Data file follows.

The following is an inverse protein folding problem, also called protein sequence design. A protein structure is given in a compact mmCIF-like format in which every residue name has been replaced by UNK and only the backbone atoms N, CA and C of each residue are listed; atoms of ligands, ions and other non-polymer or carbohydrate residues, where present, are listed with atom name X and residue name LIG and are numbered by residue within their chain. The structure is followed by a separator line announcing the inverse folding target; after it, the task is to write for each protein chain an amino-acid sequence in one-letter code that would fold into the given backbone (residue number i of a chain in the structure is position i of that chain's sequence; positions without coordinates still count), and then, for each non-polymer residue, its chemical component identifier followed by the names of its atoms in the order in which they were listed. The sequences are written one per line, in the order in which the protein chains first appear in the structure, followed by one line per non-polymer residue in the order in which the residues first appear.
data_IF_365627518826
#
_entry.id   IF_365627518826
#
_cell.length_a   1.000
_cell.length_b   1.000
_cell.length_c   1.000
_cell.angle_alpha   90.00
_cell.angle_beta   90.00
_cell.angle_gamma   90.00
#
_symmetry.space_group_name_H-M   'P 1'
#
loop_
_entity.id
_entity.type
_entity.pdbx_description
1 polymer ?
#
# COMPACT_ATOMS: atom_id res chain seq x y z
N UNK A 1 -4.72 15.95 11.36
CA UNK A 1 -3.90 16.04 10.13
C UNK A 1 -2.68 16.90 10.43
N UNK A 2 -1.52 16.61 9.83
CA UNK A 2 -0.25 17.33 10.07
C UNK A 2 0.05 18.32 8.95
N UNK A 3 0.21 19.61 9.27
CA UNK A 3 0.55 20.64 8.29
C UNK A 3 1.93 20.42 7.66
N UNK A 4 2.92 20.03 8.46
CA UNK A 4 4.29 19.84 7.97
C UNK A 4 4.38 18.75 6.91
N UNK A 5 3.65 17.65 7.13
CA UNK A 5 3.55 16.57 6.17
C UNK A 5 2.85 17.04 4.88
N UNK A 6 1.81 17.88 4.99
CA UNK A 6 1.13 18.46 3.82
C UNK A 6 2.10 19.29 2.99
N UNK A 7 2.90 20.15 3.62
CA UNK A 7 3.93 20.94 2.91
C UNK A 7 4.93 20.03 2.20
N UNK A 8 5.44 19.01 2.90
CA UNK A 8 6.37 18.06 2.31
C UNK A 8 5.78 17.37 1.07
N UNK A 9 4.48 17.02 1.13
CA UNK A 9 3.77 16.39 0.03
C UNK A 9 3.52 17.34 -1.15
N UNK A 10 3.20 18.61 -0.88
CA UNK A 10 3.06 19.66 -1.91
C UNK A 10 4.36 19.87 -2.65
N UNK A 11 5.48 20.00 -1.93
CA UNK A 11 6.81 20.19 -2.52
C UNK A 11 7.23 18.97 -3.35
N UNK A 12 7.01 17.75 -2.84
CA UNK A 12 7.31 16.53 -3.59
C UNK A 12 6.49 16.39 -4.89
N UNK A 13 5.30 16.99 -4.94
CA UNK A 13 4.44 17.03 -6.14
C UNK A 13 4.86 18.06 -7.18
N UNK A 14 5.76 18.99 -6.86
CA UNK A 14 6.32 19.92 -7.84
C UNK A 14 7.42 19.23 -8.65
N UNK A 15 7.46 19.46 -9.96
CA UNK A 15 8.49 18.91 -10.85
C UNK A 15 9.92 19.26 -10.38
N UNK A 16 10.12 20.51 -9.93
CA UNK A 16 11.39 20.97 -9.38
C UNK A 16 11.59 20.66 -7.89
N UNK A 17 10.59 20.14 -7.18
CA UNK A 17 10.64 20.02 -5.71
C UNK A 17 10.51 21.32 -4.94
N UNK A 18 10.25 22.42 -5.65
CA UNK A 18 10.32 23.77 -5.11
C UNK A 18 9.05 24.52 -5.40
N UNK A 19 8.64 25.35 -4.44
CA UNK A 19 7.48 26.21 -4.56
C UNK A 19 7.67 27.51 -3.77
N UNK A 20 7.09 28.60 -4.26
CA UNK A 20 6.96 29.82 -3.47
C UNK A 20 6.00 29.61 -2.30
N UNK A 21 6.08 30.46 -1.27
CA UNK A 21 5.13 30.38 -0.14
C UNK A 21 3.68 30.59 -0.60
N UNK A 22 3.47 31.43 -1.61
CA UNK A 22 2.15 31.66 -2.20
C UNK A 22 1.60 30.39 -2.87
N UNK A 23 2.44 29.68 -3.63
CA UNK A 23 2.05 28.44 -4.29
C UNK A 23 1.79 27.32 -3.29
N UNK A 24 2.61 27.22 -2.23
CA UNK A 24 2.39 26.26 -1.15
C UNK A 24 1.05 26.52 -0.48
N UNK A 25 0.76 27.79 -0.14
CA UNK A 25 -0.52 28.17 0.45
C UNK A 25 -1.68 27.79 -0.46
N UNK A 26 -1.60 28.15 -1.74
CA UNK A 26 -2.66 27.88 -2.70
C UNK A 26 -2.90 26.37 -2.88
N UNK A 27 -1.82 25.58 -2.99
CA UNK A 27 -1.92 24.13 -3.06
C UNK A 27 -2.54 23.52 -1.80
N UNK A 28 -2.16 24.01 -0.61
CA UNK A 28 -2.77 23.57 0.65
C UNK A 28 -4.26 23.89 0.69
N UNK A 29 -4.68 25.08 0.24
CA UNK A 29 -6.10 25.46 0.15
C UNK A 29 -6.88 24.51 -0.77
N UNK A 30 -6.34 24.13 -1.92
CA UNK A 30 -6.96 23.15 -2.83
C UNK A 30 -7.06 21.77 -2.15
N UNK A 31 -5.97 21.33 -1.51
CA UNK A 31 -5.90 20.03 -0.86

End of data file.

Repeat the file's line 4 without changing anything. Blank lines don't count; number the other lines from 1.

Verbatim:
_entry.id   IF_365627518826